The challenge then becomes what to call it.
Dave Prisco, spokesman for Alberta Infrastructure, said Wednesday that final tests and fixes are underway on the building, located a stone's throw from the legislature. Staff are to begin moving in Feb. 1.
"It's substantially complete. We've taken it over, but they're still doing interior work," said Prisco.
The government plans to get an occupancy permit from the city on Jan. 30 and "in February people will start working there," he said.
The building made national headlines last year when it was revealed that former premier Alison Redford's office had ordered revisions to transform the top floor into a swank penthouse retreat for Redford and her daughter. Plans called for the "sky palace" to be modelled after a ritzy hotel in Washington, D.C., with bedrooms, showers, a butler's pantry, powder rooms and other luxuries.
The penthouse came to light shortly after Redford quit the top job last March amidst a party and caucus revolt fuelled, in part, by her lavish pending.
The top floor has now been returned to its original configuration as meeting rooms.
The refurbished 1950s, 11-floor art-deco-style structure will be the work space for 600 people, including opposition MLAs and government backbenchers.
Premier Jim Prentice and his cabinet will continue to work in the legislature building.
The new digs will also have hosting and conference rooms, a gift shop, visitor's centre, museum, media space and an 80-seat theatre.
The restored lobby is the centrepiece. It has six kinds of marble, nickel-plated doors and unique light fixtures and ceiling accents.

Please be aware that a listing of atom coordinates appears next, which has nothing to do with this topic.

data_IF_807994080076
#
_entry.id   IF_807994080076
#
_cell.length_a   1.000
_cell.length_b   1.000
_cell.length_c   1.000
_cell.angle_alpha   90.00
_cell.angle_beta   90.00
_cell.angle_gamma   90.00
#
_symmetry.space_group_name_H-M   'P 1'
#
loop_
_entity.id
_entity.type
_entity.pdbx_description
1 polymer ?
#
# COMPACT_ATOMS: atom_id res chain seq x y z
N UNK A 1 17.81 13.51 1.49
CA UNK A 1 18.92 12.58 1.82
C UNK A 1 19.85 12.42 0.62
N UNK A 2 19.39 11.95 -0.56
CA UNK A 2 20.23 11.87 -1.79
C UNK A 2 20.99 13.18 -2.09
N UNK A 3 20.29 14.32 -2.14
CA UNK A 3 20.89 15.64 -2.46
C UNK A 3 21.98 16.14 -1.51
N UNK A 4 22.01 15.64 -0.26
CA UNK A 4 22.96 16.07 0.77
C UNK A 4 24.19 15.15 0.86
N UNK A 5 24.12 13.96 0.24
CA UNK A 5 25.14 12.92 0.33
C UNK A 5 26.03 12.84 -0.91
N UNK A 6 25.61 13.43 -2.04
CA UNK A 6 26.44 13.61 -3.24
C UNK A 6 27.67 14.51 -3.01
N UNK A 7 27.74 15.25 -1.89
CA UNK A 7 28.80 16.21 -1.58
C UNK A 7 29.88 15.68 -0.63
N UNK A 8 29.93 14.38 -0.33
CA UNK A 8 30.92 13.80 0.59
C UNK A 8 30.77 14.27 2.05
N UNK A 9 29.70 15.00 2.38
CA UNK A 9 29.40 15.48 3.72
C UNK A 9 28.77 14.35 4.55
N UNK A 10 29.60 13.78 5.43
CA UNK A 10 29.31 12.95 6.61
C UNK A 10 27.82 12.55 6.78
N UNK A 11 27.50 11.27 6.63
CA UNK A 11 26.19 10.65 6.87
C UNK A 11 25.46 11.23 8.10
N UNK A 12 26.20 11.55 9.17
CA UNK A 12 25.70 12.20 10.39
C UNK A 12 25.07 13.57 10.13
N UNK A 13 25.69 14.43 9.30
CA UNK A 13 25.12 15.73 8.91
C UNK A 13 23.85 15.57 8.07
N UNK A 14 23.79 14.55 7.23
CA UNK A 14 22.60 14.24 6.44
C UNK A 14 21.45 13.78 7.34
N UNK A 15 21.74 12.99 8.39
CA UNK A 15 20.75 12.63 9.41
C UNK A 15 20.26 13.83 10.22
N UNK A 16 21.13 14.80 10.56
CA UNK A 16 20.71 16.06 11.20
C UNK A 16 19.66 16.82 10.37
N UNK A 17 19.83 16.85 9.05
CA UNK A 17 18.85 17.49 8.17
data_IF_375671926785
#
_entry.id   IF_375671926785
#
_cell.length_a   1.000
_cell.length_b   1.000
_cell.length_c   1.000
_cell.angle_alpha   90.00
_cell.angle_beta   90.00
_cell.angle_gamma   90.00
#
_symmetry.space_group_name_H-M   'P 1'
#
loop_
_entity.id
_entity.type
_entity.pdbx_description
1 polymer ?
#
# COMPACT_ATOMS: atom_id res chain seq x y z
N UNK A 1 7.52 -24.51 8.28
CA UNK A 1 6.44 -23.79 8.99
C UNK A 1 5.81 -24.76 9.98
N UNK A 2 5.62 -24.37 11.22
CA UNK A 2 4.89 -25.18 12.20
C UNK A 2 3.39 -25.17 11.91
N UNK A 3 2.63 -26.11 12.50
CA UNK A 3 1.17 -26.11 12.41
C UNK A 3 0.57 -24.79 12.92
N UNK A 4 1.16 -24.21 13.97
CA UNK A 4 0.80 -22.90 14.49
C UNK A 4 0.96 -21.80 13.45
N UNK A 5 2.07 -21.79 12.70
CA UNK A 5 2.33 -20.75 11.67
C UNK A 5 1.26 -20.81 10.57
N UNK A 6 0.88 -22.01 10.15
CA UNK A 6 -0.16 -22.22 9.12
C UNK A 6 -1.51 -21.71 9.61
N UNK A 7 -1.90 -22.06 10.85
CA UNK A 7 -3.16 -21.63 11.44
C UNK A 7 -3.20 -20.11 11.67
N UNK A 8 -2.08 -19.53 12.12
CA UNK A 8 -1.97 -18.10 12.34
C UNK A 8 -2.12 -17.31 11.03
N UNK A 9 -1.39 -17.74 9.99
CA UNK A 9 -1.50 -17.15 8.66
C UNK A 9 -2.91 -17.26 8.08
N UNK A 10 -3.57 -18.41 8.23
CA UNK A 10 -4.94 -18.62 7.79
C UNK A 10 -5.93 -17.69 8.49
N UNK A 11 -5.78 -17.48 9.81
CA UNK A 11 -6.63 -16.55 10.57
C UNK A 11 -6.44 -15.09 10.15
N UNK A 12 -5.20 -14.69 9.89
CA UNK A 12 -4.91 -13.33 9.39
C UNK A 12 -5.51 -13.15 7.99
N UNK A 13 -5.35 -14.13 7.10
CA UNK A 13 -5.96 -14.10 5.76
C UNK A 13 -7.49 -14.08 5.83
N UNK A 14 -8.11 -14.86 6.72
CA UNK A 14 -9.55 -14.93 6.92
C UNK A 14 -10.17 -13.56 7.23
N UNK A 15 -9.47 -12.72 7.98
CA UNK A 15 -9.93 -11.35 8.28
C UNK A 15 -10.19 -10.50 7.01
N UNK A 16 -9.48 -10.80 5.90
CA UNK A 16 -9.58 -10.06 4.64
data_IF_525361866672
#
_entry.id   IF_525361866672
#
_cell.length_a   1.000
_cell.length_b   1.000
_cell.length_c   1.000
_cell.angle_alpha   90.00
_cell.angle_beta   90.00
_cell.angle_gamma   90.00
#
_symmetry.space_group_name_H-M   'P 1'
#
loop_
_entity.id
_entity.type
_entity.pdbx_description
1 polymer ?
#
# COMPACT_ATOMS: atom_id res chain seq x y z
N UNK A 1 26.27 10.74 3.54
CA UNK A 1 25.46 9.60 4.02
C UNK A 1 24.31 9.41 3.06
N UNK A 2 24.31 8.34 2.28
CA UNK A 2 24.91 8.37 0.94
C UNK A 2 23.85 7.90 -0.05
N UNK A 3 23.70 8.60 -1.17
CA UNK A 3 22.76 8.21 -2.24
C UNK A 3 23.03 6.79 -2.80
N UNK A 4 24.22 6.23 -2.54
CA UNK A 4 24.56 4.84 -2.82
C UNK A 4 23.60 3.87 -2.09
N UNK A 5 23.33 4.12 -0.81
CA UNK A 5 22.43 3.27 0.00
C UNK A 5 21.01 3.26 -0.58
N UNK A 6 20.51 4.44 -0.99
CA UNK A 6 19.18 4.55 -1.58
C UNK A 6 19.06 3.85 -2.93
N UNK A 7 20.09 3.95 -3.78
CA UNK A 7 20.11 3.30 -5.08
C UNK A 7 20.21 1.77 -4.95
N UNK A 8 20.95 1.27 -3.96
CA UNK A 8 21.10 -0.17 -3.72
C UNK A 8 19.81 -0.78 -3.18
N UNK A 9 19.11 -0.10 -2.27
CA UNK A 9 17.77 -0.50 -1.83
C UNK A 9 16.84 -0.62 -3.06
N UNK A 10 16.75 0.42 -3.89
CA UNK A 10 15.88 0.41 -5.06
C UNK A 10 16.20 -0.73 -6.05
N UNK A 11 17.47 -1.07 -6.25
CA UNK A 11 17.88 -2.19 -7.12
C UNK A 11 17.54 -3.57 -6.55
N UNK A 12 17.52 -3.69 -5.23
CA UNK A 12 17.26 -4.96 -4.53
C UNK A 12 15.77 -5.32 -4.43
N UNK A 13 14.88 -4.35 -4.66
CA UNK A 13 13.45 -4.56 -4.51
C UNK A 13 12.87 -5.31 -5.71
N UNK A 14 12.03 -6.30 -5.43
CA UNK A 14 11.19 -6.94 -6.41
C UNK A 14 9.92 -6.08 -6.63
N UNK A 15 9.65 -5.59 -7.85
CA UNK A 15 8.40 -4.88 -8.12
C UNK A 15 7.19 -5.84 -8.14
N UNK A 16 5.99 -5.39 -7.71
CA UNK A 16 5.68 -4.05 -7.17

Prisco said the government is still deciding whether to keep the Federal Building name or change it.
The renovation was announced under former premier Ed Stelmach, who later suggested renaming the building to honour former Tory premier Peter Lougheed.
Work began in 2009 at a cost of $356 million, but it proved to be a rocky, controversial and expensive renovation that absorbed millions of dollars in cost overruns to shore up floors and remove asbestos.
The renos were scaled back to $275 million in succeeding years as the province grappled to balance the budget, then jacked up again to the current estimate of $375 million.
The building was initially expected to open in the fall of 2011.
Opposition politicians have criticized the project as a symbol of excess and entitlement under the Progressive Conservatives.
Former Wildrose leader Danielle Smith labelled it the "Taj Mahal of provincial waste."
In December, Smith and Anderson led seven of their Wildrose colleagues across the floor to the Tories.